The anti-CD19 agent blinatumomab (Blincyto) induced a response rate of 69% in patients with non-Hodgkin Lymphoma.
The anti-CD19 agent blinatumomab (Blincyto) induced a response rate of 69% in patients with non-Hodgkin Lymphoma (NHL), according to updated data from a phase I study published in the Journal of Clinical Oncology.
“Our results confirm data from the study’s interim analysis by showing that in this heavily pretreated population of patients with relapsed/refractory NHL, continuous intravenous infusion of single-agent blinatumomab is feasible up to the maximum-tolerated dose (MTD) of 60 µg/m2/day and results in antilymphoma activity with durable complete responses and partial responses,” lead author Maria-Elisabeth Goebeler, MD, Würzburg University Hospital in Germany, and coauthors wrote.
The open-label, multicenter (9 locations in Germany), dose-escalation study enrolled 76 heavily pretreated patients with relapsed/refractory NHL between 2004 and 2011. The population included 14 patients with diffuse large B-cell lymphoma (DLBCL), 28 patients with follicular lymphoma (FL), 24 patients with mantle cell lymphoma (MCL), and 10 patients with other NHL subtypes.
The median patient age was 65 years (range, 20-80 years) and 75% (n = 57) of the patients were male. Patients had received a median of 3 prior treatment regimens (range, 1-10), including 93% (n = 71) with at least 1 prior rituximab regimen, 30% (n = 23) with prior fludarabine, and 30% (n = 23) having received autologous HSCT.
Twenty-six percent (n = 20) of patients were rituximab refractory, with 13% (n = 10) and 12% (n = 9) having relapsed after prior CHOP and HSCT, respectively.
Forty-two of the 76 patients were enrolled in the dose-escalation phase of the trial and received 1 of 7 doses of blinatumomab, ranging from 0.5 to 90 µg/m2/day, along with the investigator’s choice of concomitant steroids. Patients received blinatumomab at a constant flow rate for 4 to 8 weeks until dose-limiting toxicity or progressive disease.
Among the 35 patients who received the MTD of 60 µg/m2/day, the overall response rate (ORR) was 69% (n = 24), including 8 complete responses, 5 unconfirmed CRs (CRu), and 11 partial responses (PR). Five patients had stable disease and 5 patients had progressive disease. The ORR was 55% (6/11), 71% (5/7), and 80% (12/15), among patients with DLBCL, MCL, and FL, respectively. The median duration of response was 404 days (95% CI, 207-1129).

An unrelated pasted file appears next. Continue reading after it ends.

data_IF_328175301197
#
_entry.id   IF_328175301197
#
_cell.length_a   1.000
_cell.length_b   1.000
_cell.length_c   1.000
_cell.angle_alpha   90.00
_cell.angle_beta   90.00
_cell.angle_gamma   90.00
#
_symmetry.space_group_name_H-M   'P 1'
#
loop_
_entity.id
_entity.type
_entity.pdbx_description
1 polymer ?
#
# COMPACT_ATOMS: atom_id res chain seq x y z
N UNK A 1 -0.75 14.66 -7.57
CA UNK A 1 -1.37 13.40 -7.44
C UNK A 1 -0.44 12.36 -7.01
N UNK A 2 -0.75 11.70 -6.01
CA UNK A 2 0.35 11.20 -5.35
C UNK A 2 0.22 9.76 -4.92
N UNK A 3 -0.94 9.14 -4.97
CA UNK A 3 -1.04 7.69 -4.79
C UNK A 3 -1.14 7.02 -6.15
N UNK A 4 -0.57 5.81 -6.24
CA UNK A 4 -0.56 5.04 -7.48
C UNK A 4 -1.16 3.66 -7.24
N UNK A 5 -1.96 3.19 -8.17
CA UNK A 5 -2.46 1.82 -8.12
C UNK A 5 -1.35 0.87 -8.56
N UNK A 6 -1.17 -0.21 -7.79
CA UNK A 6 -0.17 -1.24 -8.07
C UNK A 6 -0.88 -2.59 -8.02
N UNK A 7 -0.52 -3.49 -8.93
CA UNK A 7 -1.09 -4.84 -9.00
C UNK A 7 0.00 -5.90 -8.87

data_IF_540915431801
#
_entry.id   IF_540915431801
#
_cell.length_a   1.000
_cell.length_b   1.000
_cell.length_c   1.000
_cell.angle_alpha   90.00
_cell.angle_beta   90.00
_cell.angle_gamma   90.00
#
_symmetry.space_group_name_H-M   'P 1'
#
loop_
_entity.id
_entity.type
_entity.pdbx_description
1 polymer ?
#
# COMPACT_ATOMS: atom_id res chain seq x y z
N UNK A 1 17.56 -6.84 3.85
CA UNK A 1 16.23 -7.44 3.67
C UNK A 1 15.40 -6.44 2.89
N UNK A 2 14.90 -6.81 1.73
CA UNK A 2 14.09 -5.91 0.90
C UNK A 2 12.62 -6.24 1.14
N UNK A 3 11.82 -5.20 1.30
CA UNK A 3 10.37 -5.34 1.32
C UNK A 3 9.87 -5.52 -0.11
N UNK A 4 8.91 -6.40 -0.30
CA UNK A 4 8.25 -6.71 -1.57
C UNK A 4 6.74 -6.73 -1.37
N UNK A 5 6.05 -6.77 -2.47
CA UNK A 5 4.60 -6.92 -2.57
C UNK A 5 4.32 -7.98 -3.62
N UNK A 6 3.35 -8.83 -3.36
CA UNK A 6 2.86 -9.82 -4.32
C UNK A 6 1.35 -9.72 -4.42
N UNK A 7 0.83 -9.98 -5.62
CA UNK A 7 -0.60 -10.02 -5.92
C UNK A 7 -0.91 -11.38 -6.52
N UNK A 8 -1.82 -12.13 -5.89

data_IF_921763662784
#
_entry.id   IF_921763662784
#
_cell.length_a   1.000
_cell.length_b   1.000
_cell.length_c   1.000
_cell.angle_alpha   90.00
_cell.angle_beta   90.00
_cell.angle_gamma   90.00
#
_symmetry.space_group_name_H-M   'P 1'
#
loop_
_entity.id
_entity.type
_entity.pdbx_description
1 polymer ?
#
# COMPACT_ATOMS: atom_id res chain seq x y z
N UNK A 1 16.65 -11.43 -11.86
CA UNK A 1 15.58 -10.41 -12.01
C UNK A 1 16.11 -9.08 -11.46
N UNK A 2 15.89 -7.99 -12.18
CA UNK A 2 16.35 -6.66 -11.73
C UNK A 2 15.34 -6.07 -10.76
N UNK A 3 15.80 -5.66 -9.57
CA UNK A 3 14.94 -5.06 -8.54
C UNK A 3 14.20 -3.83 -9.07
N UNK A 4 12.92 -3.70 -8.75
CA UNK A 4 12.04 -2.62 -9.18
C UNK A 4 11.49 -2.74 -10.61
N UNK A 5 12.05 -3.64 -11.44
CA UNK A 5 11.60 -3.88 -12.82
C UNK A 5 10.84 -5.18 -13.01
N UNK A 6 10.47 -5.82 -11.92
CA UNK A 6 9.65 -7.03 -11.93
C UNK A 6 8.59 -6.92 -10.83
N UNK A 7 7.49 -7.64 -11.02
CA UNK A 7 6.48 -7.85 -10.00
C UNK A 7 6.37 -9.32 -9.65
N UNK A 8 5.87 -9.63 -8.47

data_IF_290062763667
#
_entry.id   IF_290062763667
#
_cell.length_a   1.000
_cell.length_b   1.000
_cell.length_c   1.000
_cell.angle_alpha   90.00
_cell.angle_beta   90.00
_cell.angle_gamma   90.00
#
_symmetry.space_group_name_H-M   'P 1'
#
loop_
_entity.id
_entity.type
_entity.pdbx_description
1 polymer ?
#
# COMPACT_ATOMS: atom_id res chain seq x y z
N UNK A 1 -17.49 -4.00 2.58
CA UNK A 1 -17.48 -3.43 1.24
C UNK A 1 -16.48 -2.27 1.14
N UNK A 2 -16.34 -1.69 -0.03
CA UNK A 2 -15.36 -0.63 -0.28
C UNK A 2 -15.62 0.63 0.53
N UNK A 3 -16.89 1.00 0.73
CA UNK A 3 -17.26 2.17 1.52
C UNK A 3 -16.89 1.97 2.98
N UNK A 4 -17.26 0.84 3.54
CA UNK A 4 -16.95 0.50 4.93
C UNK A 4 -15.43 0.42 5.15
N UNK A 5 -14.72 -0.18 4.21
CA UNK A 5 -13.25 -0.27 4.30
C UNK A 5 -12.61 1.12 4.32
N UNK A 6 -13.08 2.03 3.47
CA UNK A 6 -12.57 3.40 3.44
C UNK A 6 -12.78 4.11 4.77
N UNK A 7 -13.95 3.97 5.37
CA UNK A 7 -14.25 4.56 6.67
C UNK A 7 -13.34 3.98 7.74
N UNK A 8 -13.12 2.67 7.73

In the overall 76-patient study population, the most common all-grade adverse events (AEs) were lymphopenia (80%), pyrexia (76%), increased C-reactive protein level (49%), fatigue (46%), leukopenia (46%), increased weight (42%), and headache (42%). The most frequent grade ≥3 AEs included lymphopenia (79%), increased C-reactive protein level (20%), leukopenia (20%), neutropenia (17%), hyperglycemia (12%), and thrombocytopenia (12%). There were 3 patient deaths, 2 of which were potentially treatment-related (sepsis and Pneumocystis jirovecii infection).
Neurologic AEs were the most common dose-limiting toxicities and the most frequent cause of treatment discontinuation. Twenty-two percent of patients had grade 3 neurologic AEs, including encephalopathy (8%), aphasia (4%), and headache (3%). There were no grade ≥4 neurologic AEs.
“We speculate that neurologic events associated with blinatumomab treatment may be due to cytokine-releasing T cells that migrate into the CNS; however, they cannot be correlated to the rather mild and transient cytokine elevations in serum at treatment start,” the researchers wrote.
Wurzburg et al examined various approaches to mitigating neurologic AEs in a study extension phase in which 34 patients were treated with the MTD. The most promising approaches that emerged included single-stepwise dose escalation plus pentosan polysulfate SP54 (PPS) and double-stepwise dose escalation, both administered with corticosteroid prophylaxis.
An ongoing phase II trial (NCT01741792) is examining blinatumomab in relapsed/refractory DLBCL.
Blinatumomab is a recombinant, single-chain monoclonal antibody that possesses antigen-recognition sites for CD3 and CD19. The CD3 complex consists of T cell surface glycoproteins, while CD19 is a tumor-associated antigen. The combination of these recognition sites into 1 therapy is thought to promote cytotoxic T lymphocyte and helper T lymphocyte activity against CD19-expressing B lymphocytes.
In December 2014, the FDA granted an accelerated approval to blinatumomab for the treatment of patients with acute lymphoblastic leukemia (ALL) based on phase II data. Amgen, the manufacturer of blinatumomab, recently announced that the phase III confirmatory TOWER trial has met its primary endpoint, with blinatumomab having improved overall survival versus standard chemotherapy in patients with Philadelphia chromosome—negative relapsed or refractory B-cell precursor ALL.
Goebeler M-E, Knop S, Viardot A, et al. Bispecific T-cell engager (BITE) antibody construct blinatumomab for the treatment of patients with relapsed/refractory non-Hodgkin lymphoma: final results from a phase I study [published online February 16, 2016]. J Clin Oncol. doi:10.1200/JCO.2014.59.1586.